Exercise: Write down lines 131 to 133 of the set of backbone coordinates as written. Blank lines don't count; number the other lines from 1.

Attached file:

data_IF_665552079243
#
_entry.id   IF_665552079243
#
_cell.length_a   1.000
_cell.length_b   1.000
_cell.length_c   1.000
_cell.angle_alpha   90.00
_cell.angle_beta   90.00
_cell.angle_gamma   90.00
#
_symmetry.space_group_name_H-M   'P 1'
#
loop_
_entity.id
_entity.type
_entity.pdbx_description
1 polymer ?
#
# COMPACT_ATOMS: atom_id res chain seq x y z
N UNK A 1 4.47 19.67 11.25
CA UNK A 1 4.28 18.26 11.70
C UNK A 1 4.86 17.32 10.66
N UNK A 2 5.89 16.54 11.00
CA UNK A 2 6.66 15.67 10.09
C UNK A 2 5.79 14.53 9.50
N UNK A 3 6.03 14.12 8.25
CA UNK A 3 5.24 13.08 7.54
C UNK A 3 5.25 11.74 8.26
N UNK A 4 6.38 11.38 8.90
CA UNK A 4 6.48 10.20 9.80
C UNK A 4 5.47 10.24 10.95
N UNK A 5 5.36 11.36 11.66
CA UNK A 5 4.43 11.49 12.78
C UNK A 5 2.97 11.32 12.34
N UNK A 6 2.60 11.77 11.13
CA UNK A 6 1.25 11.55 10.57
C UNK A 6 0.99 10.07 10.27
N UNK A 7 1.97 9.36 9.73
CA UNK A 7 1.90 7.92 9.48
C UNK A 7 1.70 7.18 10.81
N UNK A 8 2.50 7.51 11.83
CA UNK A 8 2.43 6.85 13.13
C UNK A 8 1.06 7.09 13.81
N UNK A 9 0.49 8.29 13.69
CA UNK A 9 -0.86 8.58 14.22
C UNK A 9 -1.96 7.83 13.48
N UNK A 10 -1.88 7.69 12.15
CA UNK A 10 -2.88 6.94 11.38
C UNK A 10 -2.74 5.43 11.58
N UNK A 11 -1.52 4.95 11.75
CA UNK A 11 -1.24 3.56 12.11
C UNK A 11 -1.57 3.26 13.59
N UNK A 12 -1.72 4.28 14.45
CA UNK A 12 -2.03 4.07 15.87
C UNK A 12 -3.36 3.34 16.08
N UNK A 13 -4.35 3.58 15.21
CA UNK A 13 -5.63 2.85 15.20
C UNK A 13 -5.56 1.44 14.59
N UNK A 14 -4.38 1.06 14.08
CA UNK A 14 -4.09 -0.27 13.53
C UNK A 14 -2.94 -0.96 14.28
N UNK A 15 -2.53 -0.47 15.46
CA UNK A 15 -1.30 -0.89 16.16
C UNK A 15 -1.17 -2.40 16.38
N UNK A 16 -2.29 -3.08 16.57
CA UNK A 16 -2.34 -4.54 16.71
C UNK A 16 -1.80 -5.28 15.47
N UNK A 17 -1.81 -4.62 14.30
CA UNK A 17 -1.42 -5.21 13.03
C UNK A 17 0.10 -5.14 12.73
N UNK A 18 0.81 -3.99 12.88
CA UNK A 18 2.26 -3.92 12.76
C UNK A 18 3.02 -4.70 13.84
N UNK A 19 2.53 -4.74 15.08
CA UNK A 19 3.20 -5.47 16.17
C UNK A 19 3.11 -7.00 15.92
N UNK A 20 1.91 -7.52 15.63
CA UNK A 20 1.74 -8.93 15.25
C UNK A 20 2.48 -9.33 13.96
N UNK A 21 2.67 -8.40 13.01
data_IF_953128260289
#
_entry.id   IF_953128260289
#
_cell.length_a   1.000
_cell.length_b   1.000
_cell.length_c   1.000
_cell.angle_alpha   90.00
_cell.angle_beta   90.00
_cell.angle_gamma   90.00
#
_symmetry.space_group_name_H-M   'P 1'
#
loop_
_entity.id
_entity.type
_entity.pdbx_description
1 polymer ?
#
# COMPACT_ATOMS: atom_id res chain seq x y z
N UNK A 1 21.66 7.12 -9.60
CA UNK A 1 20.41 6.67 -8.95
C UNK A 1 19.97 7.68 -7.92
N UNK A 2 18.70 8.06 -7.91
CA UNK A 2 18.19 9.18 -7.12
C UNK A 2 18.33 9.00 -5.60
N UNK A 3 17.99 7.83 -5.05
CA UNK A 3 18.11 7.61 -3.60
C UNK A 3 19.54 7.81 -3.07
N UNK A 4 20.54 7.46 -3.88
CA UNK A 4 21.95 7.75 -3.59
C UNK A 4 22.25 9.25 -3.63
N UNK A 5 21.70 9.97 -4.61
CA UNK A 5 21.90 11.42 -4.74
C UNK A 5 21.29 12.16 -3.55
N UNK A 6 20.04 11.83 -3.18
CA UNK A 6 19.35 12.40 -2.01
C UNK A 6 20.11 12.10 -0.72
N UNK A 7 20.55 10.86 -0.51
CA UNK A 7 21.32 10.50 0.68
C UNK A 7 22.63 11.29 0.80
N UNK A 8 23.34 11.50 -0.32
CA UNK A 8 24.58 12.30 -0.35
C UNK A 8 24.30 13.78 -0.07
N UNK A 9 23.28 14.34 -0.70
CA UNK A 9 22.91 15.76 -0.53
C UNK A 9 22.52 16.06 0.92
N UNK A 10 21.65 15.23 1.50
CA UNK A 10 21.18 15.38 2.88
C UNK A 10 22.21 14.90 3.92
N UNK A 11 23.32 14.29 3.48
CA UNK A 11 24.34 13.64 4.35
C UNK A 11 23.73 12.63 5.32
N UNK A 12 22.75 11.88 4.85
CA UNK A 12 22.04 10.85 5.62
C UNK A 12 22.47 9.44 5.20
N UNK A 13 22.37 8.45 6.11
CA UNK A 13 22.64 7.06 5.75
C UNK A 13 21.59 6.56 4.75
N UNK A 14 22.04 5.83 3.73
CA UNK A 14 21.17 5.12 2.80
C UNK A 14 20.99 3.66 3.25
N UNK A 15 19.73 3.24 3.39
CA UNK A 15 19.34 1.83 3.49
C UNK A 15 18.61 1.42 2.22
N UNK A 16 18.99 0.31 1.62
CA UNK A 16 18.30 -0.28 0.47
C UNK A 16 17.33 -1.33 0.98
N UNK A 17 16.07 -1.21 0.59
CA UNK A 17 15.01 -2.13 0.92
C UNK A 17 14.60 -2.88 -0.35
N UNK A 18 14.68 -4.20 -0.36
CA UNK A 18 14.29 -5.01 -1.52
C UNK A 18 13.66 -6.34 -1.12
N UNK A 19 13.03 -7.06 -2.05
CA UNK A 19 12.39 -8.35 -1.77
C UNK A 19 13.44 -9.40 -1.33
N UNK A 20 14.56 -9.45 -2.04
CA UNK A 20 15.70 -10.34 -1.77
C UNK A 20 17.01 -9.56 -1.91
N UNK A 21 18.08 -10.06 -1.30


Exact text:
C UNK A 10 22.21 14.90 3.92
N UNK A 11 23.32 14.29 3.48
CA UNK A 11 24.34 13.64 4.35